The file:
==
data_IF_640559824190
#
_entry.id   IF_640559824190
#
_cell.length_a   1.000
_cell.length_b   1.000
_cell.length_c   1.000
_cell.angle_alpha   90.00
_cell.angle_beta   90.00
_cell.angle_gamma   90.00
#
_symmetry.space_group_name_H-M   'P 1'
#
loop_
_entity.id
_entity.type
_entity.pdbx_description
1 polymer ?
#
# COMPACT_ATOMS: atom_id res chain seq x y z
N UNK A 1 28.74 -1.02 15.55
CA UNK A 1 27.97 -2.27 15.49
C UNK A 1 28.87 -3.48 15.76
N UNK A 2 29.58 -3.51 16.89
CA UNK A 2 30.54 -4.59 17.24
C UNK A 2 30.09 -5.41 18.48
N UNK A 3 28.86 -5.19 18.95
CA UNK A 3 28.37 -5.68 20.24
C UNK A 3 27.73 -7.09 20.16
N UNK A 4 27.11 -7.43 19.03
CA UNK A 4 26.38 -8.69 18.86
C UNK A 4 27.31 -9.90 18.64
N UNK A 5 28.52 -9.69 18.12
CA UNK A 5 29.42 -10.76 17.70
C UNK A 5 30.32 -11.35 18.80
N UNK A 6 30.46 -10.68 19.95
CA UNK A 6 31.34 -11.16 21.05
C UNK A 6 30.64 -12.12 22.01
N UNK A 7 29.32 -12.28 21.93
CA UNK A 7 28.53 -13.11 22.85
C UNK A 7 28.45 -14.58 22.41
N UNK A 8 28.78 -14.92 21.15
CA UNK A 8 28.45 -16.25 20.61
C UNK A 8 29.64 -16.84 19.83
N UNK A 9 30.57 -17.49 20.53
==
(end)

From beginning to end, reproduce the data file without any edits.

data_IF_640559824190
#
_entry.id   IF_640559824190
#
_cell.length_a   1.000
_cell.length_b   1.000
_cell.length_c   1.000
_cell.angle_alpha   90.00
_cell.angle_beta   90.00
_cell.angle_gamma   90.00
#
_symmetry.space_group_name_H-M   'P 1'
#
loop_
_entity.id
_entity.type
_entity.pdbx_description
1 polymer ?
#
# COMPACT_ATOMS: atom_id res chain seq x y z
N UNK A 1 28.74 -1.02 15.55
CA UNK A 1 27.97 -2.27 15.49
C UNK A 1 28.87 -3.48 15.76
N UNK A 2 29.58 -3.51 16.89
CA UNK A 2 30.54 -4.59 17.24
C UNK A 2 30.09 -5.41 18.48
N UNK A 3 28.86 -5.19 18.95
CA UNK A 3 28.37 -5.68 20.24
C UNK A 3 27.73 -7.09 20.16
N UNK A 4 27.11 -7.43 19.03
CA UNK A 4 26.38 -8.69 18.86
C UNK A 4 27.31 -9.90 18.64
N UNK A 5 28.52 -9.69 18.12
CA UNK A 5 29.42 -10.76 17.70
C UNK A 5 30.32 -11.35 18.80
N UNK A 6 30.46 -10.68 19.95
CA UNK A 6 31.34 -11.16 21.05
C UNK A 6 30.64 -12.12 22.01
N UNK A 7 29.32 -12.28 21.93
CA UNK A 7 28.53 -13.11 22.85
C UNK A 7 28.45 -14.58 22.41
N UNK A 8 28.78 -14.92 21.15
CA UNK A 8 28.45 -16.25 20.61
C UNK A 8 29.64 -16.84 19.83
N UNK A 9 30.57 -17.49 20.53